Corn that was suffering in dry areas of Indiana and other states, especially Indiana eastward, rebounded and greened up again once rains came. The effect is even more noticeable where timely rains have continued to fall. But if fields only got an inch or less from planting to mid-June or later and were into the 10-to-12 leaf stage by the time relief came, how much was yield already hurt?
It's a question Extension educators and agronomists are asking, but one to which they yet don't have an answer. When it's time to figure yield estimates by late August or so, number of rows around the ear may be the tell-tale sign of how much the early dry weather impacted yield potential.
Why? Because there are about five times when corn plants make crucial determinations during the season that wind up going a long way toward deciding final yield, notes Dave Nanda, consultant for the Farm Progress Corn Illustrated plots and president of Bird Hybrids, Tiffin, Ohio. One of those comes around the V6 stage, more or less. That's when plants decide what diameter ear they should put on.
If plants look around and say, hey, conditions are good and I can make lots of babies, explains Nanda in his own unique style, then they're likely to put on an ear with as many rows of kernels as that hybrid's genetics allows. There are typically differences in genetics tied to the normal number of rows per ear in a typical year for any one hybrid.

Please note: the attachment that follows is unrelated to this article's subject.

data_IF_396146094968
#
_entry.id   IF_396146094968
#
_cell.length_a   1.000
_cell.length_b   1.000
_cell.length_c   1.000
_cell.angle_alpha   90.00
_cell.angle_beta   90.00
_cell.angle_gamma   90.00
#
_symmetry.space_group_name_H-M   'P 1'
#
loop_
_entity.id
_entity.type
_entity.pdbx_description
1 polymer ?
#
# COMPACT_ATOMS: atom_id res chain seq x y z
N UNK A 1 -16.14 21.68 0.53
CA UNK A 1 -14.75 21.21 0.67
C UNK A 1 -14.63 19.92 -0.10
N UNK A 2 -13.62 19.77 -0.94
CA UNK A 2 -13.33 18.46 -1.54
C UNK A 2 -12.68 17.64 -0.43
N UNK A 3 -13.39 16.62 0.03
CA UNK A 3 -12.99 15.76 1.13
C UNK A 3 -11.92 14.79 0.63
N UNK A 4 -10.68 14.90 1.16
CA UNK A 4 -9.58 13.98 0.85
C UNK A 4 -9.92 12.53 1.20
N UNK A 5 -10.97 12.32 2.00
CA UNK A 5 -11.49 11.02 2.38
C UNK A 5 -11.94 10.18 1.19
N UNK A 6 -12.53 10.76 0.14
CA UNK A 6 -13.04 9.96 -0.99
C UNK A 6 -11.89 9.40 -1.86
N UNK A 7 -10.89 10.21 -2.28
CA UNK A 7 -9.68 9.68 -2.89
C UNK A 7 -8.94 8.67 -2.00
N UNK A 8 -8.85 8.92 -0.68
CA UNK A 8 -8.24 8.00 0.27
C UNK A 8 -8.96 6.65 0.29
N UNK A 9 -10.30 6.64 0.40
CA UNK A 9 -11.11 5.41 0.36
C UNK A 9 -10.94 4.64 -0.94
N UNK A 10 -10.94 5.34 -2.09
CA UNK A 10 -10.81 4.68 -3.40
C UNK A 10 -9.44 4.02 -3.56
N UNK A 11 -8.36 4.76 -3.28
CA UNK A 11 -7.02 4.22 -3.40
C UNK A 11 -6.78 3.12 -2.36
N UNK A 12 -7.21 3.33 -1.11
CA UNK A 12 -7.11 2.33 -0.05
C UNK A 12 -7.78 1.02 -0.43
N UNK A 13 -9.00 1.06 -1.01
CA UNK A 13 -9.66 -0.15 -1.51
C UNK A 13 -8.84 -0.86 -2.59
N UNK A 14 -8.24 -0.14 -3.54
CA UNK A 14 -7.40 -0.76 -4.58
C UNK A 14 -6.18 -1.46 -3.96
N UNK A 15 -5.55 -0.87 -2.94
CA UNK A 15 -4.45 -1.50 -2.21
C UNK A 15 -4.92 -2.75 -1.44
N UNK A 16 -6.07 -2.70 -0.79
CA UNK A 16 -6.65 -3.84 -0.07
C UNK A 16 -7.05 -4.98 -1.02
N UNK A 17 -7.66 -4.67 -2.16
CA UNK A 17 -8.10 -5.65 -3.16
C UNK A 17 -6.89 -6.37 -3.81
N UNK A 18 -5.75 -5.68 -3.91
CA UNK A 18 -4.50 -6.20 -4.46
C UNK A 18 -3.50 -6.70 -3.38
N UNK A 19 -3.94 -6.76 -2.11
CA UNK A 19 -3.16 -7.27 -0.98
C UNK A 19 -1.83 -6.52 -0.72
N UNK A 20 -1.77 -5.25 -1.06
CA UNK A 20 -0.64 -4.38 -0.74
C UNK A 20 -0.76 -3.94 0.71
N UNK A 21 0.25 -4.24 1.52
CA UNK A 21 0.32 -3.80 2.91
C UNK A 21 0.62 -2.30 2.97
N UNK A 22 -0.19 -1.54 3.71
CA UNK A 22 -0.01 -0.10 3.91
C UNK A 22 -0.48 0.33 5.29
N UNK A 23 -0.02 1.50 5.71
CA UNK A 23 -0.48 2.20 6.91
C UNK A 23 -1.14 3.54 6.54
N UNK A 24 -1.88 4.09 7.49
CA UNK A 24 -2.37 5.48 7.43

But if the plants are stressed, especially by lack of moisture, they may say 'Gee, I don't think I can support as many children, so I will make a smaller ear to take care of what I can produce,' Nanda continues. "The plant's goals is to produce as many babies as it can. But it wants to make sure it produces some. The main goal for corn plants is to provide as many babies (kernels) as possible for next year."
At least that's Nanda's belief. It's not to put more grain in your combine tank and more money in your pocket, although the two sometimes wind up going hand in hand. It's all about reproducing and surviving.
Once the ear diameter is set, if conditions improve, as they did this year in many places, plants can compensate somewhat by deciding to make a longer ear at the second key junction. Later, the plant can also decide kernel depth.
"There are several checkpoints for adjustment along the way, but once number of rows of kernels per ear is set, you're not going to change that factor," Nanda explains.
The first ear pulled out of the field Nanda visited the other day in a relatively hard-hit drought stress area had only 14 rows of kernels. Typically, 16 rows would be more common for the hybrid.
"That type of thing will really show up in yield estimations shortly, taken in the field," Nanda says.